Richard Serra was born in San Francisco. While working in steel mills to support himself, Serra attended the University of California at Berkeley and Santa Barbara from 1957 to 1961, receiving a Bachelor of Fine Arts degree in English literature. He then studied at Yale University, New Haven, from 1961 to 1964, completing his Bachelor of Fine Arts degree and Master of Fine Arts degree. Serra trained as a painter at Yale, where he worked with Josef Albers on his book The Interaction of Color (1963). During the early 1960s, Serra came into contact with fellow artists Philip Guston, Robert Rauschenberg, Ad Reinhardt, and Frank Stella. In 1964 and 1965, on a Yale Traveling Fellowship, Serra traveled to Paris, France, where he frequently visited the reconstruction of Constantin Brancusi’s studio at the Musée National d’Art Moderne. He spent much of the following year in Florence, Italy, on a Fulbright grant, and traveled throughout southern Europe and
northern Africa. The young artist was given his first solo exhibition at Galleria La Salita, Rome, Italy, in 1966. Later that year, he moved to New York City, where his circle of friends included artists Carl Andre, Walter De Maria, Eva Hesse, Sol LeWitt, and Robert Smithson.
In 1966 Serra made his first sculptures out of nontraditional materials such as fiberglass and rubber. From 1968 to 1970 he executed a series of Splash pieces, in which molten lead was splashed or cast into the junctures between floor and wall. Serra had his first solo exhibition in the United States at the Leo Castelli Warehouse, New York City.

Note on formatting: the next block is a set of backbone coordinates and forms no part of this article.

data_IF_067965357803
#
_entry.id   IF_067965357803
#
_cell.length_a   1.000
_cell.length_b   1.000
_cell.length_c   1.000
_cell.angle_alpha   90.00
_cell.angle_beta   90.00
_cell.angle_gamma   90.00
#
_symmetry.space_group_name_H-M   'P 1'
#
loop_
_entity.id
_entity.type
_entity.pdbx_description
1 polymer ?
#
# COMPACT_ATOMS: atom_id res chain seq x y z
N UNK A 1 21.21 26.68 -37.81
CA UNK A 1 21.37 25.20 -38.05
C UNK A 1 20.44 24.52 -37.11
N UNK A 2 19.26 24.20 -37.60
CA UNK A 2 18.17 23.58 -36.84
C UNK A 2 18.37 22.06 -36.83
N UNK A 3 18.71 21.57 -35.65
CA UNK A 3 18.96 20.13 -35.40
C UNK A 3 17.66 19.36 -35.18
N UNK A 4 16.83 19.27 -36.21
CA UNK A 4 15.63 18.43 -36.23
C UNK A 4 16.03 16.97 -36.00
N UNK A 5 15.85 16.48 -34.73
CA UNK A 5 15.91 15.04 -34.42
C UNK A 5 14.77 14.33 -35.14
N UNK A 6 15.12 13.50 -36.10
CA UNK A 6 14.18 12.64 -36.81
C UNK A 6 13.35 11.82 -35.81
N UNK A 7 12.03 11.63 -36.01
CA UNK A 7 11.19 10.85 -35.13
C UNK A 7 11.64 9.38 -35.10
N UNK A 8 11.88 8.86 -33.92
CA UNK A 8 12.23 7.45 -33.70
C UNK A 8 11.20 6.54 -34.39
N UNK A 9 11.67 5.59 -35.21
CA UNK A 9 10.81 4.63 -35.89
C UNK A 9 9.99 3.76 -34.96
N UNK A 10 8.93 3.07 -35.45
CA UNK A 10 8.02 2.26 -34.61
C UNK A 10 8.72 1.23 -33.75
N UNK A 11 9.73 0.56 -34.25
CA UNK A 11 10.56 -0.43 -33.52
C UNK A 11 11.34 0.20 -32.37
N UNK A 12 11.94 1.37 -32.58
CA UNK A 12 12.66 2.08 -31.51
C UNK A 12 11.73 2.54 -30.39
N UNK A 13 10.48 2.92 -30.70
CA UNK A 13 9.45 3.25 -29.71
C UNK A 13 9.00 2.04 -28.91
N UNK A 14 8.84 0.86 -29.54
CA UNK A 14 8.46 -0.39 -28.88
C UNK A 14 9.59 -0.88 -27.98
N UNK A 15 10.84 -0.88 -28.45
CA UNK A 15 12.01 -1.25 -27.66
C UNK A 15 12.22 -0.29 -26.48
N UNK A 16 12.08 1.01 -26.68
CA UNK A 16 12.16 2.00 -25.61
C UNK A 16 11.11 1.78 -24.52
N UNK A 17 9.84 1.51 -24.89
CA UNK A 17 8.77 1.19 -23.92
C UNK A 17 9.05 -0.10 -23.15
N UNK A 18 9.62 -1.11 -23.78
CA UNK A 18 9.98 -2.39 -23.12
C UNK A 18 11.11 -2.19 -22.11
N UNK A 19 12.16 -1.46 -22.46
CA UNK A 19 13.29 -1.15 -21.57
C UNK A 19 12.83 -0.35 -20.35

By 1969 he had begun the prop pieces, whose parts are not welded together or otherwise attached but are balanced solely by forces of weight and gravity. That year, Serra was included in Nine Young Artists: Theodoron Awards at the Solomon R. Guggenheim Museum, New York. He produced the first of his numerous short films in 1968, and in the early 1970s experimented with video. The Pasadena Art Museum, California, organized a solo exhibition of Serra’s work in 1970, and in the same year he received a John Simon Guggenheim Memorial Foundation fellowship. That year, he helped Smithson execute his earthwork Spiral Jetty at Great Salt Lake in Utah; Serra, however, was less intrigued by the vast American landscape than by urban sites, and in 1970 he installed a piece on a dead-end street in the Bronx, New York. He received the Skowhegan Medal for Sculpture in 1975 and traveled to Spain to study Mozarabic architecture in 1982.
Serra was honored with solo exhibitions at the Kunsthalle, Tübingen, Germany, in 1978; the Musée National d’Art Moderne, Paris, in 1984; the Museum Haus Lange, Krefeld, Germany, in 1985; and the Museum of Modern Art, New York, in 1986. The 1990s saw further honors for Serra’s work: a retrospective of his drawings at the Bonnefantenmuseum, Maastricht, The Netherlands; the Wilhelm Lehmbruck prize for sculpture in Duisburg, Germany, in 1991; and the following year, a retrospective at Museo Nacional Centro de Arte Reina Sofía, Madrid, Spain. In 1993 Serra was elected a fellow of the American Academy of Arts and Sciences. In 1994, he was awarded the Praemium Imperiale by the Japan Art Association and an Honorary Doctor of Fine Arts degree from the California College of Arts and Crafts, Oakland. Serra has continued to exhibit in both group and solo shows in such venues as Leo Castelli Gallery and Gagosian Gallery, New York City. He continues to produce large-scale steel structures for sites both in the United States and Europe. In 1997-98 his Torqued Ellipses (1997) were exhibited at the Dia Center for the Arts, New York. Serra and his wife, Clara Weyergraf-Serra, live outside New York and in Nova Scotia.